As I’ve made it clear in most of my academic writing blog posts, I do things the old-fashioned way. This means that I’m a fan of printing out journal articles and writing on the margins, or making photocopies of book chapters, and highlighting passages that I think are important. I’m not a cognitive scientist so I don’t actually know whether highlighting is good or bad for students and scholars alike, and whether it has any impact on our cognitive ability to learn. Nevertheless, I almost always have encountered folks who believe highlighting is good and practice it often. I love providing my students with resources on how to do their work more seamlessly.
Recently I found three blog posts that made me rethink my approach, and wonder why other scholars may not recommend that students (and fellow academics) highlight their notes: because it may make the student believe they are engaging the material while they are not. This is a point made in various ways by other authors. First, by John McMahon in his handout on Writing Summaries of Journal Articles and Critical Reviews. Second, not precisely related to highlighting but to the accumulation of photocopies, by Umberto Eco via Stephen Taylor. And related to the previous point, accumulating PDFs (the PDF alibi) may make us believe that we are actually doing the research, reading them and engaging with the work, as posited by Pat Thomson.
I promised John I would write a blog post on how I highlight and write on the margins to really engage with the reading. The first thing I do is that I use different colors of highlighters. In the example I am providing here I didn’t have my other colored highlighters available, but I had my colored pens, so I have used them in the example. I highlight important passages that then I spell out on the margins. For example, in this summary of Craig Jenkin’s 1983 piece, I analyze the section on how resource mobilization theories differ from other ones.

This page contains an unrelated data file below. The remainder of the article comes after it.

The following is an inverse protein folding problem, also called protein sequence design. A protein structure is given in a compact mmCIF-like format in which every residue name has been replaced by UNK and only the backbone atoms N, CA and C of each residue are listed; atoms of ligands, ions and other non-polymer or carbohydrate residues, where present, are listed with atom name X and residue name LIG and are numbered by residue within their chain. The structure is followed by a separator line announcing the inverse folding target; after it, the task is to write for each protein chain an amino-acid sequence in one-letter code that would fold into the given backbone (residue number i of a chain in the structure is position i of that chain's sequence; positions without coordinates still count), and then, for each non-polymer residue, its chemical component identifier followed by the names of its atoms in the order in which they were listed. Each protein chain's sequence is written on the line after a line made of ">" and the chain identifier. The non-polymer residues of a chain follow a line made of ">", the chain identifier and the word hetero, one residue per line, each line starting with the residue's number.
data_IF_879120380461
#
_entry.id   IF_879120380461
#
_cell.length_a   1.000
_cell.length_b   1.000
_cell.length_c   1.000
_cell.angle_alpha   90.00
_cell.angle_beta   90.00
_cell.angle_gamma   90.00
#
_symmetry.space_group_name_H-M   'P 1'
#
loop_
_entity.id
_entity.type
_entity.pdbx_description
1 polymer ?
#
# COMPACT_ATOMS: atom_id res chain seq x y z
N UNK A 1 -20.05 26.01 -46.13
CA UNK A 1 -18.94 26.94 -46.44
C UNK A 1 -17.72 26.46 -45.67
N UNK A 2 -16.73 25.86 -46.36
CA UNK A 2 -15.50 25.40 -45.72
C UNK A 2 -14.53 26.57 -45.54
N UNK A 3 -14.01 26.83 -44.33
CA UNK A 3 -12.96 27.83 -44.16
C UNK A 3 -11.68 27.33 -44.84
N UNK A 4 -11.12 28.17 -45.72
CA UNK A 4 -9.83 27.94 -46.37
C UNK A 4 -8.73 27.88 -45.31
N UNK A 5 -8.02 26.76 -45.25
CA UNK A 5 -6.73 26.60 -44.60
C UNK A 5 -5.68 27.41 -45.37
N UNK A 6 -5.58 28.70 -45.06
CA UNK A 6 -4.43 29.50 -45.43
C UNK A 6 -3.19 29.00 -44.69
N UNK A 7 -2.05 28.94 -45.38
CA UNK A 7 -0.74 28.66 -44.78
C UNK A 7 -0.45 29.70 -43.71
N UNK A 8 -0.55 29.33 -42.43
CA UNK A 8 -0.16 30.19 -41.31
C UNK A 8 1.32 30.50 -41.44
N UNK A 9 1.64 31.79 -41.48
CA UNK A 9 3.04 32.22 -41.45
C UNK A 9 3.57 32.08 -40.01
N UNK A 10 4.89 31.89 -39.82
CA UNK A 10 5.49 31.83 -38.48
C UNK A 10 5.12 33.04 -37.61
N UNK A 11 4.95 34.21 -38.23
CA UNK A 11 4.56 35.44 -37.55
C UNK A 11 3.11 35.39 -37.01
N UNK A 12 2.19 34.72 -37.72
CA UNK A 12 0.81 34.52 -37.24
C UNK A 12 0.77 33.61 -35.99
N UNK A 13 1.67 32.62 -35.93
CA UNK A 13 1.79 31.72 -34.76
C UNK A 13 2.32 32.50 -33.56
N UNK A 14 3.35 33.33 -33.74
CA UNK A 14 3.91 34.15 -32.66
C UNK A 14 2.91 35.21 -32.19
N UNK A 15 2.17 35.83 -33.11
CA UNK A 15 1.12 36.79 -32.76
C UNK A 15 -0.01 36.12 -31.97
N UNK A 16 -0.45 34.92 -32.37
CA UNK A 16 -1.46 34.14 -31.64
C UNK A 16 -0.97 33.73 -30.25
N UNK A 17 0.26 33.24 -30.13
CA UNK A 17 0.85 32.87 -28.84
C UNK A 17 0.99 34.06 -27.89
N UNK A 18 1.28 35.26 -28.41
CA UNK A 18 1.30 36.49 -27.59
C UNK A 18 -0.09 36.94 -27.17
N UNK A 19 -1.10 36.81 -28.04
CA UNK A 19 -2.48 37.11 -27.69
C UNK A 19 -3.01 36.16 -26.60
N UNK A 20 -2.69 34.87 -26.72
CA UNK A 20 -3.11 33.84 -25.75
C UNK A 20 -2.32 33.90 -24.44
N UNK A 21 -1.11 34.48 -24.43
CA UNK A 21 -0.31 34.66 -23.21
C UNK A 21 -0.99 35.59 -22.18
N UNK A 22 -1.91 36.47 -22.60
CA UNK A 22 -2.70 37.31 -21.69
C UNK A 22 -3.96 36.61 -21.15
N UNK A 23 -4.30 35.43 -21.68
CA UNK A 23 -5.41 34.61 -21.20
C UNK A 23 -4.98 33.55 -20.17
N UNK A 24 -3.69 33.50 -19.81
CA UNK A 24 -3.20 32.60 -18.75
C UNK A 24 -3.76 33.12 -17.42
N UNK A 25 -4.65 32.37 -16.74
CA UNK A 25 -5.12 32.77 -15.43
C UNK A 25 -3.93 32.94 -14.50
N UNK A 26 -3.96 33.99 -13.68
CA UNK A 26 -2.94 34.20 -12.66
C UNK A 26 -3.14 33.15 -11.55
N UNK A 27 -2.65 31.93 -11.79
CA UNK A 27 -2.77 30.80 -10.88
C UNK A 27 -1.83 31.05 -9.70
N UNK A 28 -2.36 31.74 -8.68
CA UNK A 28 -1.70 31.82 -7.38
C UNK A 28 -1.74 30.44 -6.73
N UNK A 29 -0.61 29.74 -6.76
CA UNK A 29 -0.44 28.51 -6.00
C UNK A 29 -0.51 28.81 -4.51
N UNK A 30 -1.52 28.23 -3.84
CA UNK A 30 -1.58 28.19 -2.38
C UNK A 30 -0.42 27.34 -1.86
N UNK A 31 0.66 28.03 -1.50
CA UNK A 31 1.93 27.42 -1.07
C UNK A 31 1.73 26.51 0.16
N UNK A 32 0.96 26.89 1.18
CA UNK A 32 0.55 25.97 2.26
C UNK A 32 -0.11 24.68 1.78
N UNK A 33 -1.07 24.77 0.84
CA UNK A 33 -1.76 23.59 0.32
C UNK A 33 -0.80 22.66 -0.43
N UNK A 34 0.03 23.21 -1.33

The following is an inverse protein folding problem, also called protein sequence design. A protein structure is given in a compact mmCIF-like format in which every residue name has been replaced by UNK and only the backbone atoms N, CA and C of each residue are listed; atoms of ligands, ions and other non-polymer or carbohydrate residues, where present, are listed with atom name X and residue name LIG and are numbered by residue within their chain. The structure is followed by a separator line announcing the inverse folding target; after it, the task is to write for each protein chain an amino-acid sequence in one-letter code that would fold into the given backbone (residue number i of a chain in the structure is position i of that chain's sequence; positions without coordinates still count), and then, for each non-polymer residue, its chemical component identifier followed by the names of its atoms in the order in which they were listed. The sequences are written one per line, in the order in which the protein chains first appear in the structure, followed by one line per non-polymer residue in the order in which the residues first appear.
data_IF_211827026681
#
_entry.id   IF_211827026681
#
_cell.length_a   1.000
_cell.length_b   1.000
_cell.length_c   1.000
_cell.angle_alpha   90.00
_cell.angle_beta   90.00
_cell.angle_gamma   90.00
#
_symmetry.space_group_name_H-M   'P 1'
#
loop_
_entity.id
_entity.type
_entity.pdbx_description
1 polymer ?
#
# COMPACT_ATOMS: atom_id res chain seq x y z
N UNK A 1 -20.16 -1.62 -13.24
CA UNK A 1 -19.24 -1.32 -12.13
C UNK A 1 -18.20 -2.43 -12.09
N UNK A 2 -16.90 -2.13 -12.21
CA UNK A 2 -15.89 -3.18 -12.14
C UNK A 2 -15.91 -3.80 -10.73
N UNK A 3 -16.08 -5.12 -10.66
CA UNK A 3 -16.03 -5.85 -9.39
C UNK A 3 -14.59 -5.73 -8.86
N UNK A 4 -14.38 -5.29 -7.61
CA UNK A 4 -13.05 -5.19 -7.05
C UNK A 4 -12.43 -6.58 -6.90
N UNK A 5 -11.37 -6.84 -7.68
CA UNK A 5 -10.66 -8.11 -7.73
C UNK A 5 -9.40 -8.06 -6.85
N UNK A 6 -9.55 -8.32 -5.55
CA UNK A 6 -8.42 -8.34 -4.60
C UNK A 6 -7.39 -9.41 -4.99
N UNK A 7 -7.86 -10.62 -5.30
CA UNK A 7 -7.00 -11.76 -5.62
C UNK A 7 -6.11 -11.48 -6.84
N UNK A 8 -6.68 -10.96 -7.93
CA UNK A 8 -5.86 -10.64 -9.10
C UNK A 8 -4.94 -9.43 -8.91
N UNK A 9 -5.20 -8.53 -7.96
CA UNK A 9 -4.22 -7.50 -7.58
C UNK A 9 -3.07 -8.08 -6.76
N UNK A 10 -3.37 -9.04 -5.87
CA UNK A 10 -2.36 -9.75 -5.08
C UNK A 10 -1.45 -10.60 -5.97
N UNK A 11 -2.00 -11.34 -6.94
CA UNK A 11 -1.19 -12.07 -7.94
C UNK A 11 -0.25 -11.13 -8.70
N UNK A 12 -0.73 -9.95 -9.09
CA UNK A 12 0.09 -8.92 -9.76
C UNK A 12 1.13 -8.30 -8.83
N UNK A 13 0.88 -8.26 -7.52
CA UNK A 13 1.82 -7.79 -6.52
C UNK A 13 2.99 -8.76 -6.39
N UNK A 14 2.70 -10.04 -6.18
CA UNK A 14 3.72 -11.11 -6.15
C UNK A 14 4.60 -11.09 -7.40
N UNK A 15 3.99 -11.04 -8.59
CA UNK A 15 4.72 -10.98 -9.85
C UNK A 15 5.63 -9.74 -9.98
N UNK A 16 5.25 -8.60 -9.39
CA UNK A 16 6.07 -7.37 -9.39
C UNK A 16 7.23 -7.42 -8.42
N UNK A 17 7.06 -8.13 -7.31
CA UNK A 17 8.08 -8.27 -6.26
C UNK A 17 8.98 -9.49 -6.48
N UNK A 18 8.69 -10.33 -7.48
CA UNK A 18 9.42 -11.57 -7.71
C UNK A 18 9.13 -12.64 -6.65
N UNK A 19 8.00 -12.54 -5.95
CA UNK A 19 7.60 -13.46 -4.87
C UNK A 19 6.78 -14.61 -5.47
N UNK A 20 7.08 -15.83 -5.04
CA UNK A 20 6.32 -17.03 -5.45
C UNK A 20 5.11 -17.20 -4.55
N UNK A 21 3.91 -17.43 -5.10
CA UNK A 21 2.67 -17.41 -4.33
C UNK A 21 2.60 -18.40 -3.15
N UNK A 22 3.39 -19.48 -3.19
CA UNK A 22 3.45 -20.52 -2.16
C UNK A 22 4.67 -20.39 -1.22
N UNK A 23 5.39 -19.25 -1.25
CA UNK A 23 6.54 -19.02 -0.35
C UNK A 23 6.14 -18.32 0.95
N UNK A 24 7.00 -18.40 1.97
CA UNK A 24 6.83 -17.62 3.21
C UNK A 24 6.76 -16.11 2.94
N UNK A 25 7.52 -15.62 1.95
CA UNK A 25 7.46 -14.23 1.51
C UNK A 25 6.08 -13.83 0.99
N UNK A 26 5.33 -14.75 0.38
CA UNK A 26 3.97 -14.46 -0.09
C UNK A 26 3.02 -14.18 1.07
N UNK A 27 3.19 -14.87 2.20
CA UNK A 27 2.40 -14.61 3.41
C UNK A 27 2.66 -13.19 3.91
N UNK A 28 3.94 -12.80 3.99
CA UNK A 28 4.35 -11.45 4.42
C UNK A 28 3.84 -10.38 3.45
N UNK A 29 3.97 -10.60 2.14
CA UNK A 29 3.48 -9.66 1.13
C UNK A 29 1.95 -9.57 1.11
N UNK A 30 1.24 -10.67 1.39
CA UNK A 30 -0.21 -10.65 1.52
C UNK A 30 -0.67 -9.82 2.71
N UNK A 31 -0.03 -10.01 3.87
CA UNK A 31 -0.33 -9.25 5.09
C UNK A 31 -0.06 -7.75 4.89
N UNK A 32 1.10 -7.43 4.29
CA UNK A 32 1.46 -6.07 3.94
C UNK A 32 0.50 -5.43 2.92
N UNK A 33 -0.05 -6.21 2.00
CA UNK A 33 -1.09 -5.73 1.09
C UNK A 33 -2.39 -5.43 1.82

The first paragraph of the page describes what are the contributions of this journal article, which I then summarize on the margins. Then I highlight the main ideas in the following paragraphs and spell them out on the margins. Notice how I don’t believe that the first sentence of a paragraph is the one that contains the main idea. I outline what I believe are the main ideas on the margins, with different colors (notice how I use red in some instances and purple in others). Where I think a table could make the ideas clearer, I posit them.
Here is my article summary of that section.
As you can see, from the second table, I could even make a simpler table out of Table 2, which would contrast both approaches based on Goal Design, Mode of Organizational Control, Outcomes and Role of Leadership. And this table would be a contribution in itself as it would require me to reorganize how Jenkins thinks about social movements and resource mobilization and then I could apply it to specific empirical case studies.
So, as you can see, I don’t highlight the entirety of the article, but solely I use highlighting to remind me of important passages and to help me break down the ideas I want to engage with. Hopefully this approach to reading and highlighting and writing on the margin is useful to others when writing their summaries!